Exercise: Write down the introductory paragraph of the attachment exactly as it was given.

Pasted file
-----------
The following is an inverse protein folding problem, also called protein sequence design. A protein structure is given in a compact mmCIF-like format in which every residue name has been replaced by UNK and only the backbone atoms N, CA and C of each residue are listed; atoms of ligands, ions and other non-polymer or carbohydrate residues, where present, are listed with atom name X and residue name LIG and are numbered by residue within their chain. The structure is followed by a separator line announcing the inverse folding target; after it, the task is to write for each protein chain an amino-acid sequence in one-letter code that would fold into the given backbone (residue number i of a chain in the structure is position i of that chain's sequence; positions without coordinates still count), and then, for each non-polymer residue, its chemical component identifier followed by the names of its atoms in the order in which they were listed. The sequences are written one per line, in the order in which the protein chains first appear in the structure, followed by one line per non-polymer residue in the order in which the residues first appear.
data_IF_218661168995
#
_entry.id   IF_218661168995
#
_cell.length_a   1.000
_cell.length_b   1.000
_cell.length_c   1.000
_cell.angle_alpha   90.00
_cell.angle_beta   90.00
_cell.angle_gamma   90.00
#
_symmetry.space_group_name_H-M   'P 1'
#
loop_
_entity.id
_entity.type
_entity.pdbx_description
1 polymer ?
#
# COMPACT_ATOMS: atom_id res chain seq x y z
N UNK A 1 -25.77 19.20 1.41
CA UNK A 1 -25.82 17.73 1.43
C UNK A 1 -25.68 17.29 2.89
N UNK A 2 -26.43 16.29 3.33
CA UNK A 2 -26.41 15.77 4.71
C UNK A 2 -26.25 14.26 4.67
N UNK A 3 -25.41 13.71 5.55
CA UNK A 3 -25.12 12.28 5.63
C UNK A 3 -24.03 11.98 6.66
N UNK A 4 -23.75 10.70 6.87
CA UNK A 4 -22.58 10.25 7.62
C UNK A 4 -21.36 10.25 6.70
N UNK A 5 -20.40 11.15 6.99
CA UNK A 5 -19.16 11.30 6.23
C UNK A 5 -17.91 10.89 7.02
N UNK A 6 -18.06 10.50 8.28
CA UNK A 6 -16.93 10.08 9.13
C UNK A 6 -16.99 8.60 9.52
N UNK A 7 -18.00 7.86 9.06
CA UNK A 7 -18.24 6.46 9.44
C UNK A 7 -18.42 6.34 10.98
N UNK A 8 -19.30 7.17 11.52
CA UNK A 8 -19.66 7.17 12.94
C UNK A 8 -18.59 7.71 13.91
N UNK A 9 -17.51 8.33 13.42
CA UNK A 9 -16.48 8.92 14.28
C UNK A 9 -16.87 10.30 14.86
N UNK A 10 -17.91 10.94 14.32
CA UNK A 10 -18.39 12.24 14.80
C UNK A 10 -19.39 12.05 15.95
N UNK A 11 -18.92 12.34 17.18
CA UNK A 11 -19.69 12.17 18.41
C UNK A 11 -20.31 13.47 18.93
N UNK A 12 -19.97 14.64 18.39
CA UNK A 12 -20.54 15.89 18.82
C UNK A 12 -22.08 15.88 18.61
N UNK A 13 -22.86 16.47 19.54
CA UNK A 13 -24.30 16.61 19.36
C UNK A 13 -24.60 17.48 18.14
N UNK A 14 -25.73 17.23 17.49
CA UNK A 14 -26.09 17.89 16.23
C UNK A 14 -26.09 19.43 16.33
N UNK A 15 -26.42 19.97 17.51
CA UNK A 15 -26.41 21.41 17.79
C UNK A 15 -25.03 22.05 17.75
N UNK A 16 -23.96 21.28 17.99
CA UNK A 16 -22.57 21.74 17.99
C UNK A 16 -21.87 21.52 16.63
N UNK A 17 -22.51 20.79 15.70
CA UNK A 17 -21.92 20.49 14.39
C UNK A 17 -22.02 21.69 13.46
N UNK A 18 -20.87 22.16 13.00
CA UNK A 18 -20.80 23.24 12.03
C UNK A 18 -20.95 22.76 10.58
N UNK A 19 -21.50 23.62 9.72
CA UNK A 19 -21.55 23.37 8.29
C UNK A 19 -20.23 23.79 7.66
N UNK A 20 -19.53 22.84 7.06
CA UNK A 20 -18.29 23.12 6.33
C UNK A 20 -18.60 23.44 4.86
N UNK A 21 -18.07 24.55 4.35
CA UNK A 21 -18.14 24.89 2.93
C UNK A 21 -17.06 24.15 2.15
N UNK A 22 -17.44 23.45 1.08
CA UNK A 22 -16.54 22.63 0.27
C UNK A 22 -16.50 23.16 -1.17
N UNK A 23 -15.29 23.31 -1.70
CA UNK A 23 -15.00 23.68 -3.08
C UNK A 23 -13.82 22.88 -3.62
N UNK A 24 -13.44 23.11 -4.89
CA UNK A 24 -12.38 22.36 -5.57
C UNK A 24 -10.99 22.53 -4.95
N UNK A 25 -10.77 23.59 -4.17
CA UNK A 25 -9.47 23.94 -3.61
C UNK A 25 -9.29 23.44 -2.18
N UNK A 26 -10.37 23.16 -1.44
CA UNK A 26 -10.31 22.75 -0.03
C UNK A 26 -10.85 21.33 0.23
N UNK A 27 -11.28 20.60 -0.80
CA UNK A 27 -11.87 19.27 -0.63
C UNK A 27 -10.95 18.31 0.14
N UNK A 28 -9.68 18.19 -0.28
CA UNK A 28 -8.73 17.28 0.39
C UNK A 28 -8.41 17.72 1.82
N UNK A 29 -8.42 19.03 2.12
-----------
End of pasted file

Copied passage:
The following is an inverse protein folding problem, also called protein sequence design. A protein structure is given in a compact mmCIF-like format in which every residue name has been replaced by UNK and only the backbone atoms N, CA and C of each residue are listed; atoms of ligands, ions and other non-polymer or carbohydrate residues, where present, are listed with atom name X and residue name LIG and are numbered by residue within their chain. The structure is followed by a separator line announcing the inverse folding target; after it, the task is to write for each protein chain an amino-acid sequence in one-letter code that would fold into the given backbone (residue number i of a chain in the structure is position i of that chain's sequence; positions without coordinates still count), and then, for each non-polymer residue, its chemical component identifier followed by the names of its atoms in the order in which they were listed. The sequences are written one per line, in the order in which the protein chains first appear in the structure, followed by one line per non-polymer residue in the order in which the residues first appear.